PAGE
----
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CFD using Power

Frequently Asked Questions

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  1. ?

    How is this method different than the Vortex Method?
    The vortex method transforms the Cartesian/linear motion coordinates to Polar or Rotational Coordinate system. Conservation of mass, momentum and energy are carried out in this coordinate system. Conservation of Power CFD allows the use of both coordinate systems simultaneously.
  2. ?

    Resistance varies with velocity linearly, energy varies with the velocity squared, will energy be correct at each point in the model?
    Power varies with the cube of velocity: Power = Q^2R. Thus if Q is correct one could back calculate velocity and assure that energy is also conserved. Also, Conservation of Energy states: "In a closed system the total energy is a constant and this energy can transform from one form to another." To comply with conservation of energy, the time rate of transformation (power) of the "source" or decreasing energy form(s) must equal the time rate of transformation of the "sink" or increasing energy form(s) to maintain a constant total amount of energy in the closed system over time. Or the time rate of change (in the closed system) of the total energy is zero, since the total energy is a constant. The derivitive of a constant is zero. I call this "Conservation of Power" rather than saying all the above. It could be called: "The First Time Derivative of the rate of change of energy in the "Conservation of Energy"" equation. The key is to conserve the total energy in each element (a closed system) and within the model. Interestingly both power and energy are an extension of F = ma. It could be called: " Snider's Law." Just kidding. But by definition, Conservation of Power implies Conservation of Energy in a closed system. Electrical engineers call this "Circuit Analysis." See the FAQ download for more....
  3. ?

    Why conserve power? Nobody conserves power in CFD.
    Conservation of energy states that in a closed system there is a constant amount of total energy and energy can transform from one form to another within the closed system. Pressure (potential) transforming to velocity (Kinetic Energy) is an example. The time rate of change from one form of energy to another is power. Thus to assure conservation of energy (the total energy is a constant) the time rate of change in a source energy form must equal the time rate of change of the sink energy form. Fluid Power designers use Poiseuille's Equation and or empirical formulas based on velocity, change in height, etc for each of the components in the system. They then add them together to model the change in pressure as a flow moves through the system. Thus they can size the prime fluid movers as well as other system components. This process is a crude form of CFD since designers use software programs to aid their calculations. Power CFD builds on this to find the elemental forces, stresses and motions of a flow field that cause the pressure or flow rate change. See the physics section for the development of this equation for "resistance" in non Tensor form.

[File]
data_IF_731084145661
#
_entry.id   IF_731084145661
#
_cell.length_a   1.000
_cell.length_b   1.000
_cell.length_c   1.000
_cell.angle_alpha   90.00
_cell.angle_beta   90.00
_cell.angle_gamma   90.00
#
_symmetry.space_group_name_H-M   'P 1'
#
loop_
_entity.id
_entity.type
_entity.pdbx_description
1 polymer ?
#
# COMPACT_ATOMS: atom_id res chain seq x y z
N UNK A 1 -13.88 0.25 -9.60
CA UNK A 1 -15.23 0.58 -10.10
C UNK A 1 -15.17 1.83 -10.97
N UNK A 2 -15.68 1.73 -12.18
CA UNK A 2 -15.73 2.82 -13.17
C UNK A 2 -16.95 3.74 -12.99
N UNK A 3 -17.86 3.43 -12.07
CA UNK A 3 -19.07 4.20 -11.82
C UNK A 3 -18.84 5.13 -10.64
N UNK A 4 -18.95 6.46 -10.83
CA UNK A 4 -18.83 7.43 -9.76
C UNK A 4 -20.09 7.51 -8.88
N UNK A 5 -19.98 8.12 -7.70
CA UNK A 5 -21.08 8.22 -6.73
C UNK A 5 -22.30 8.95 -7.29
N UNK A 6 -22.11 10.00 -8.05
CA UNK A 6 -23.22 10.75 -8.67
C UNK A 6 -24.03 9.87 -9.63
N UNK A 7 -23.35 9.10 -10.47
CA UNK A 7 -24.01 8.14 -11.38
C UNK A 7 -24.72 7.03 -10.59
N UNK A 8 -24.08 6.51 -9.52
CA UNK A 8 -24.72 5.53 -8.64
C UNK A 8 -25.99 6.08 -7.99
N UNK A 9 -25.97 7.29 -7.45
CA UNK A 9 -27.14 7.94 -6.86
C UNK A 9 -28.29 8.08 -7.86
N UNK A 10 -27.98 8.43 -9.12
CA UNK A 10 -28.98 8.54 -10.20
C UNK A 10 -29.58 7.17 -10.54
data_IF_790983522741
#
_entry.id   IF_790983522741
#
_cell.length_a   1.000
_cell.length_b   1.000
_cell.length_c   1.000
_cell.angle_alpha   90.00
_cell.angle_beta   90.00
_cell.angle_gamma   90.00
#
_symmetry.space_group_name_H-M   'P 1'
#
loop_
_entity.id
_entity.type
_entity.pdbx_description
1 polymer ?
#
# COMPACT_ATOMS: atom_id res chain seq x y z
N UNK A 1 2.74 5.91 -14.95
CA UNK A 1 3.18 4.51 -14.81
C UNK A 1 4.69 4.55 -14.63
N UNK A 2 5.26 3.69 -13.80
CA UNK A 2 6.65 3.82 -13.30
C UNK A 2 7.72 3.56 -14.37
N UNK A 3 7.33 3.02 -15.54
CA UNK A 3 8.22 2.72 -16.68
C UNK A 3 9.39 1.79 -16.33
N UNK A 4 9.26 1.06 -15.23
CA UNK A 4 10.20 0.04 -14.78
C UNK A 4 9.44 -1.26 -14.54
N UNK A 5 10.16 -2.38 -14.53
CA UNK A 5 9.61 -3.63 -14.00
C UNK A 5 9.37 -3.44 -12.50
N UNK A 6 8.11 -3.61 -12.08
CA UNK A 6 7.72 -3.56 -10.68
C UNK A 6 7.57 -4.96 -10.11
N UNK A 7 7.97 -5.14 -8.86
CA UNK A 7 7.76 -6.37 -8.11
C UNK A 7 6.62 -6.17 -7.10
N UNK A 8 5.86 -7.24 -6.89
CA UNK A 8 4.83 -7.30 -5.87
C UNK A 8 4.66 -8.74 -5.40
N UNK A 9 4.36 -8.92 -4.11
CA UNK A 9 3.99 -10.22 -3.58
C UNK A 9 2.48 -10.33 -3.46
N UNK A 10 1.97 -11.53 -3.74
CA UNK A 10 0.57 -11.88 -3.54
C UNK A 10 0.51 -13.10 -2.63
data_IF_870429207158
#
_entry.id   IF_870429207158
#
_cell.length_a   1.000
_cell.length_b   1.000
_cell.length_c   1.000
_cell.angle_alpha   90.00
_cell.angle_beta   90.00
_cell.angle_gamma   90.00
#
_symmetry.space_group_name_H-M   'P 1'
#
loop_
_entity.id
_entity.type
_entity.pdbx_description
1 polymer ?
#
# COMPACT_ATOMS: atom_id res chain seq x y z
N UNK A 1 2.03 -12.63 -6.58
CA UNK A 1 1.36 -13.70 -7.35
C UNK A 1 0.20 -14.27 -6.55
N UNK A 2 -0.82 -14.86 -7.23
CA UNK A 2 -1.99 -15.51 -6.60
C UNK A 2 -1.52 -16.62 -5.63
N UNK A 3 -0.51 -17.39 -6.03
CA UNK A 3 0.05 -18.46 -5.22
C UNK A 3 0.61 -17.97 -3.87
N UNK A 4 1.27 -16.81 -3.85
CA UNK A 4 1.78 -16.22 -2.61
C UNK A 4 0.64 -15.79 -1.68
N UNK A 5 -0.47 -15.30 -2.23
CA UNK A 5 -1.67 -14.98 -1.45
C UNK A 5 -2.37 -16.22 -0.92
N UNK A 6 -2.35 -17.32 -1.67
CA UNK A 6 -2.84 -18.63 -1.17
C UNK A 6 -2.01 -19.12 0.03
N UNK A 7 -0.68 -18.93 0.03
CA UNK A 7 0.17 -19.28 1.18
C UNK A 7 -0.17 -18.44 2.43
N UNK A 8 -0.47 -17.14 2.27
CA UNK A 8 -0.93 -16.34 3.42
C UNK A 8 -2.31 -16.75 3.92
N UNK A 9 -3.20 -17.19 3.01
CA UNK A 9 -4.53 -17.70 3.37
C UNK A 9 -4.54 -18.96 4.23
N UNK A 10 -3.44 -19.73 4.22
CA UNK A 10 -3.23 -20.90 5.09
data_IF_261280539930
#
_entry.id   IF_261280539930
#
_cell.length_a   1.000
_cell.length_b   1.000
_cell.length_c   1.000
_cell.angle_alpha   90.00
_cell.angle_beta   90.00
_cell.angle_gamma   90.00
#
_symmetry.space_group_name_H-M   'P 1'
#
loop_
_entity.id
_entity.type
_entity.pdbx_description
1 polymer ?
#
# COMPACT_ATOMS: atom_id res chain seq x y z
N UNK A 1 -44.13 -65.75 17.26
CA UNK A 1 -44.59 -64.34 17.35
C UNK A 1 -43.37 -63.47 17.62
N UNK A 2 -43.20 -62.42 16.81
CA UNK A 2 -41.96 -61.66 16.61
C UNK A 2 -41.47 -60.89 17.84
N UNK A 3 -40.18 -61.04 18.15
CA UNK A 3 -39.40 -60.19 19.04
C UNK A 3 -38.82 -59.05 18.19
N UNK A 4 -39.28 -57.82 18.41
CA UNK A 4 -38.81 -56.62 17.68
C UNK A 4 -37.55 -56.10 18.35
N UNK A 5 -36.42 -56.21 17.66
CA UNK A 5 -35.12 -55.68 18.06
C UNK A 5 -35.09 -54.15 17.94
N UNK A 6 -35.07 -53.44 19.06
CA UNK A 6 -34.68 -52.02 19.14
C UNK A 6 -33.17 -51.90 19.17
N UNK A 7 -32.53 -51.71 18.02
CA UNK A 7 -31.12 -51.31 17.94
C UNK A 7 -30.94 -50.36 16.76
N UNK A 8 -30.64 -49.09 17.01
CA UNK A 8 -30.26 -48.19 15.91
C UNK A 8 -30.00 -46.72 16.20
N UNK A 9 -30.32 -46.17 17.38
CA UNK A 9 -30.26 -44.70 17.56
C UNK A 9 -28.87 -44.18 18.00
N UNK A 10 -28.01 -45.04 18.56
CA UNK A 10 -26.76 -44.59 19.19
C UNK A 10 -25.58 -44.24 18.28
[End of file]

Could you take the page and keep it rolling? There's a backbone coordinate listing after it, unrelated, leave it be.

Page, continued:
4. ?

    Does this modeling method’s work flow differ from what I do now?
    No. Geometry, Boundary Conditions, Knowns and Unknowns remain the same as Navier-Stokes based models.
  1. ?

    Fluid flow is described by elliptic, parabolic and hyperbolic partial differential equations depending on flow conditions--How will the results match real flows?
    Elliptic equations are well suited to describe equilibrium states, Parabolic equations describe processes that behave essentially like heat diffusing through a solid and the solutions of hyperbolic equations are "wave-like." A two or three dimensional array of foregoing equations have the characteristic that a disturbance at one point in will have an effect or propagate to the other points. So too will a resistor array, since the resistors are "joined" by the stress state or tensor values around each resistor element. Pressure and Velocity gradients will be "passed" through the resistor array just as in a Navier-Stokes based method using partial differential equations or in a real flow field.
  2. ?

    Yes, the calculation of resistance is simpler than solving PDE models, but the method uses a lot of computational resources to reformulate the resistors. Will it be better than current methods?
    I do not know. I do not have working code. It should: Since flow conditions determine "mesh" or resistor size and position, the method will eliminate mesh sensitivity and convergence issues. Compressible flow models will be more robust and hopefully accurate. The method also will eliminate the operator experience factor which is very costly to develop currently. It should better model high speed jets in compressible flow domains, “bubble” behavior in flow over wings, etc. Since the “meshing” is dynamic, moving boundaries and geometries can be easily modeled—Aero acoustic problems, Avian flight, fish swimming, blood flow in an elastic vein, air movement in alveoli of the lungs, reciprocating engines and the list goes on and on. Current methods have a hard time with turbulence’s wide scale temporal and spatial range. A “library” of resistor elements would simplify the “digitization” of this phenomena addressing the problem of sub-element scale modeling.
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